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In 1882, the Galveston, Harrisburg and San Antonio Railroad hired crews to link San Antonio with El Paso, Texas across 530 miles of the expansive Chihuahuan Desert, The original railroad bed, no longer utilized, crossed this ranch and can still be seen. Fleeing his marriage and illegal businesses in San Antonio, Roy Bean headed to Vinegaroon to become a saloonkeeper, serving railroad workers whiskey from a tent. As his own best customer, he was often drunk and disorderly. But with the nearest courtroom a weeks ride away, and County Commissioners eager to establish some sort of local law enforcement they appointed Roy Bean Justice of the Peace for Precinct No. 6, Pecos County, Texas. Roy was just crazy, or drunk enough to accept. He packed up and moved north from Vinegaroon to a small tent city on a bluff above the Rio Grande named Langtry in honor of a railroad boss who had run the Southern Pacifics tracks through it.
And thus, the wild west history of this ranch was established and over the years more families with just as colorful a family history have populated the wild and beautiful country. The Babb family was instrumental in bringing in the Charolais cattle breed to the United States. The story goes and court records attest that sometime in the 1950s a group of men approached Stoney Babbs, the owner of this ranch at that time, about bringing in some cattle (the Charolais breed was originally from France and there were none in the U.S and it was illegal to bring them into the U.S..) onto his ranch by swimming them across the Rio Grande from Mexico. However, if the animal was born in the U.S. then it could stay in the U.S. So, the men told Stoney that he if he would smuggle the cattle across the border and have them delivered to a location in Louisiana, he would definitely get caught and would spend a couple of years in jail. But, for his trouble he would receive $200,000, a lot of money in the 1950s. Stoney agreed and the cattle were brought across the border onto this ranch and then were shipped to a location in Louisiana. The Charolais calves were born United States citizens and thus the Charolais breeds beginnings in the United State originated on this ranch. History abounds in this area of Texas and it is your opportunity to own this majestic ranch. 11,007 acres with 10 miles of the Rio Grande River as its southern boundary (also the U.S. boundary with Mexico.) The ranch has an original ranch house (in useable condition), rustic wooden pens, a one room extremely well built camp house, water wells, and much more. This ranch is definitely one the most unique ranches in Texas, not from just the magnificent views but also from the colorful history of the area.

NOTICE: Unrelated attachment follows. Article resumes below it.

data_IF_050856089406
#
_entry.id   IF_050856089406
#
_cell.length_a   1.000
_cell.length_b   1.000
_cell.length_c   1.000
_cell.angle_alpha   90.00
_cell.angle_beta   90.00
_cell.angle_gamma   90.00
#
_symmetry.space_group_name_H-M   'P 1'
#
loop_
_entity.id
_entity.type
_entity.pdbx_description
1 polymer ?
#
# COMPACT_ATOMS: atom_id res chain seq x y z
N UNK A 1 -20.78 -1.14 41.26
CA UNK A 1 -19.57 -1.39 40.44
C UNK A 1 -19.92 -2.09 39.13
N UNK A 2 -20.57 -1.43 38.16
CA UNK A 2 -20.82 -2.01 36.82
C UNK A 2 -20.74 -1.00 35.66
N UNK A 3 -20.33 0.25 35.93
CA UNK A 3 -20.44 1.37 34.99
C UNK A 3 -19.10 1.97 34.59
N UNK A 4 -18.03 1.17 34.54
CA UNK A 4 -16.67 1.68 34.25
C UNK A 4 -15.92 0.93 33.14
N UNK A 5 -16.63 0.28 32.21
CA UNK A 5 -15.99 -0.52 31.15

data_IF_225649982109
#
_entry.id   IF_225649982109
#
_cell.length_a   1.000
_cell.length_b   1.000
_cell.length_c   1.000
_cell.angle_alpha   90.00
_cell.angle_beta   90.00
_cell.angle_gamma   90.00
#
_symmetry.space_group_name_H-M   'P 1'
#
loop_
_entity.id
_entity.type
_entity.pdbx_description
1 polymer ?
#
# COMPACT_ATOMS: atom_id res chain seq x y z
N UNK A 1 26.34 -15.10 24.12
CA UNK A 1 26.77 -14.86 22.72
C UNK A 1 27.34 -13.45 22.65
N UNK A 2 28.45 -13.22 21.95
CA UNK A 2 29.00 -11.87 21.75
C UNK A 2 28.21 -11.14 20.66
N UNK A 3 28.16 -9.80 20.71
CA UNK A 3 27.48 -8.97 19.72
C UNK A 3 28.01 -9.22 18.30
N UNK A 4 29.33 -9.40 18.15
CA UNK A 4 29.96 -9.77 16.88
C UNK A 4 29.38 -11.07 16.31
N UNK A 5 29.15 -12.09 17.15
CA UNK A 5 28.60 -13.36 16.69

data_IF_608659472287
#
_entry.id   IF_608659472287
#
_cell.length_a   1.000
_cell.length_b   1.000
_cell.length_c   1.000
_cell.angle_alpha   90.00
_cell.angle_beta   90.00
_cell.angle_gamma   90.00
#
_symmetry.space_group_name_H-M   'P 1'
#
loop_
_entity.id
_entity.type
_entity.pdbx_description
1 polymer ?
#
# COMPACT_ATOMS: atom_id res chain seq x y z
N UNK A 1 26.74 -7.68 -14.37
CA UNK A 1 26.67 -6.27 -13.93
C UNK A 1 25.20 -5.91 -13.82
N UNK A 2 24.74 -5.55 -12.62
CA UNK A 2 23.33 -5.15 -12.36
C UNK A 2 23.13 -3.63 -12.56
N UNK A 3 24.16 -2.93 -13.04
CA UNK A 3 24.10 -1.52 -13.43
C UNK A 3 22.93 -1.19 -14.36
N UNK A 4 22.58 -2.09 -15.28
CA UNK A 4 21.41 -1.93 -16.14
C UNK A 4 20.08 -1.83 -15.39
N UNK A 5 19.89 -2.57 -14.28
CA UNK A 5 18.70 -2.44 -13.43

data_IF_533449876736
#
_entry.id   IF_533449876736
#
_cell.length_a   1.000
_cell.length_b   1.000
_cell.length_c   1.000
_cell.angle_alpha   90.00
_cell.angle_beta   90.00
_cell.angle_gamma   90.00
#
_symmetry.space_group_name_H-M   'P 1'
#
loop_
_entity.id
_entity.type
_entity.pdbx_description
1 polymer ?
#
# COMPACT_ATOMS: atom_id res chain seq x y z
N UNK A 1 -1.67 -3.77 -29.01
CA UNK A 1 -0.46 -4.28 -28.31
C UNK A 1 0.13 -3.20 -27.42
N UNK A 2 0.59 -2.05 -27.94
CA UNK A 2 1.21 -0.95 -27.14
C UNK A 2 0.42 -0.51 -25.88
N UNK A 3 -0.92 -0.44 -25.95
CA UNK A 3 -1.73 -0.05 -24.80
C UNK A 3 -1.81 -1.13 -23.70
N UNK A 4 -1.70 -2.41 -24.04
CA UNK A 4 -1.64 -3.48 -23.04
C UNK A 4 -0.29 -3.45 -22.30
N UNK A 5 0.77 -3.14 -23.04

The ranch offers a wide range of activities including hunting for mule deer, whitetail deer, aoudad sheep. varmints, cougar, turkey, dove and quail. Fishing in the Rio Grande River and in Lake Amisted which can be accessed by the Rio Grande River or the Pecos River only 14 miles away on Hwy 90 to the east of the ranch. Hiking, 4-wheeling, mouintain biking, jeep trails and much more. This ranch offers a year round location for family adventure and fun.
Other activities in the area include the Judge Roy Bean Museum in Langry, Amisted Lake Reservior, which also borders this ranch along the southern boundary as well as the city of Del Rio where you may shop and dine. The Seminole Canyon State Park offers hiking, mountain biking, camping, historical study, and nature viewing. Fate Bell Shelter, in the canyon, contains some of North Americas oldest Native American pictographs and is one of the oldest cave dwellings in North America.
This ranch has a 91 acre tract surrounding a canyon that has some spectacular pictographs that are accessible to the owner of this ranch. (see photos below.) The 91 acres was donated to Texas Tech University by a prior owner. The University accesses the ranch with students about twice a year and must notify owner prior to visiting the site.
Ranch House, septic tank, old pens, old barns, shed, 4 water wells, camphouse on the hill, perimeter fence that is in poor to good condition. The old cross fences are in need of repair.
Power is available at the ranch house and the ranch house is on a septic system.
Water is supplied to the ranch house by a water well and a water well supplies water to the camphouse powered by a generator.
Buyer to recieve 25% of the mineral rights owned by Seller.
The ranch fronts on Hwy 90 with the front gate being approximately 3 miles from the Langtry store in Langtry, Texas.
The property is about 60 miles west of Del Rio, Texas via Hwy 90.
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NOTE: The information contained herein is provided as general information only and has been obtained from sources deemed reliable. It is provided without any guaranty, warranty or representation, expressed or implied, made by Lands of America, or any related entity, as to the accuracy or completeness of the information. The information is presented subject to errors, omissions, change of price or conditions, prior sale or withdrawal without notice. Prospective purchasers should make their own investigations, projections and conclusions concerning the information.